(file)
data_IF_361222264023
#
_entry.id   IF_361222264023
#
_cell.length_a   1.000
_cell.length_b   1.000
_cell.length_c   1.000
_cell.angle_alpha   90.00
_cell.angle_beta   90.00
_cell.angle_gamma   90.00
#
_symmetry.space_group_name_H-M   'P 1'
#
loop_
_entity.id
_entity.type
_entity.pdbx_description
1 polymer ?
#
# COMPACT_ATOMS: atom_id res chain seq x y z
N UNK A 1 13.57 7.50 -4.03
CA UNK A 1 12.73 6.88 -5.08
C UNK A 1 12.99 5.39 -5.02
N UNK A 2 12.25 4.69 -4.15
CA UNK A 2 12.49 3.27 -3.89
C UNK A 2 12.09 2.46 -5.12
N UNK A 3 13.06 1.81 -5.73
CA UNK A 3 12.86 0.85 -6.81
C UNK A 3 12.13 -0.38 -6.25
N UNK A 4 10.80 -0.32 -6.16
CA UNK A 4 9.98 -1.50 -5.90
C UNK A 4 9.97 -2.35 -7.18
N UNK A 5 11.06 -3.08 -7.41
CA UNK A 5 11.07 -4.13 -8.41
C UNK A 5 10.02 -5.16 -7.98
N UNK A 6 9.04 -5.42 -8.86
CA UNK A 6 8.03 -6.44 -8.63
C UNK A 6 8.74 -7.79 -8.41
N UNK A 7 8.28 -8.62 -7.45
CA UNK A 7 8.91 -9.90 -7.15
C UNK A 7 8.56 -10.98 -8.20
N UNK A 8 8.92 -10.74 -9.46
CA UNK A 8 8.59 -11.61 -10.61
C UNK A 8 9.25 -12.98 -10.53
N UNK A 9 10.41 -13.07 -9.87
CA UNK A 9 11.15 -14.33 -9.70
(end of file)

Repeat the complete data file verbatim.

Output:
data_IF_361222264023
#
_entry.id   IF_361222264023
#
_cell.length_a   1.000
_cell.length_b   1.000
_cell.length_c   1.000
_cell.angle_alpha   90.00
_cell.angle_beta   90.00
_cell.angle_gamma   90.00
#
_symmetry.space_group_name_H-M   'P 1'
#
loop_
_entity.id
_entity.type
_entity.pdbx_description
1 polymer ?
#
# COMPACT_ATOMS: atom_id res chain seq x y z
N UNK A 1 13.57 7.50 -4.03
CA UNK A 1 12.73 6.88 -5.08
C UNK A 1 12.99 5.39 -5.02
N UNK A 2 12.25 4.69 -4.15
CA UNK A 2 12.49 3.27 -3.89
C UNK A 2 12.09 2.46 -5.12
N UNK A 3 13.06 1.81 -5.73
CA UNK A 3 12.86 0.85 -6.81
C UNK A 3 12.13 -0.38 -6.25
N UNK A 4 10.80 -0.32 -6.16
CA UNK A 4 9.98 -1.50 -5.90
C UNK A 4 9.97 -2.35 -7.18
N UNK A 5 11.06 -3.08 -7.41
CA UNK A 5 11.07 -4.13 -8.41
C UNK A 5 10.02 -5.16 -7.98
N UNK A 6 9.04 -5.42 -8.86
CA UNK A 6 8.03 -6.44 -8.63
C UNK A 6 8.74 -7.79 -8.41
N UNK A 7 8.28 -8.62 -7.45
CA UNK A 7 8.91 -9.90 -7.15
C UNK A 7 8.56 -10.98 -8.20
N UNK A 8 8.92 -10.74 -9.46
CA UNK A 8 8.59 -11.61 -10.61
C UNK A 8 9.25 -12.98 -10.53
N UNK A 9 10.41 -13.07 -9.87
CA UNK A 9 11.15 -14.33 -9.70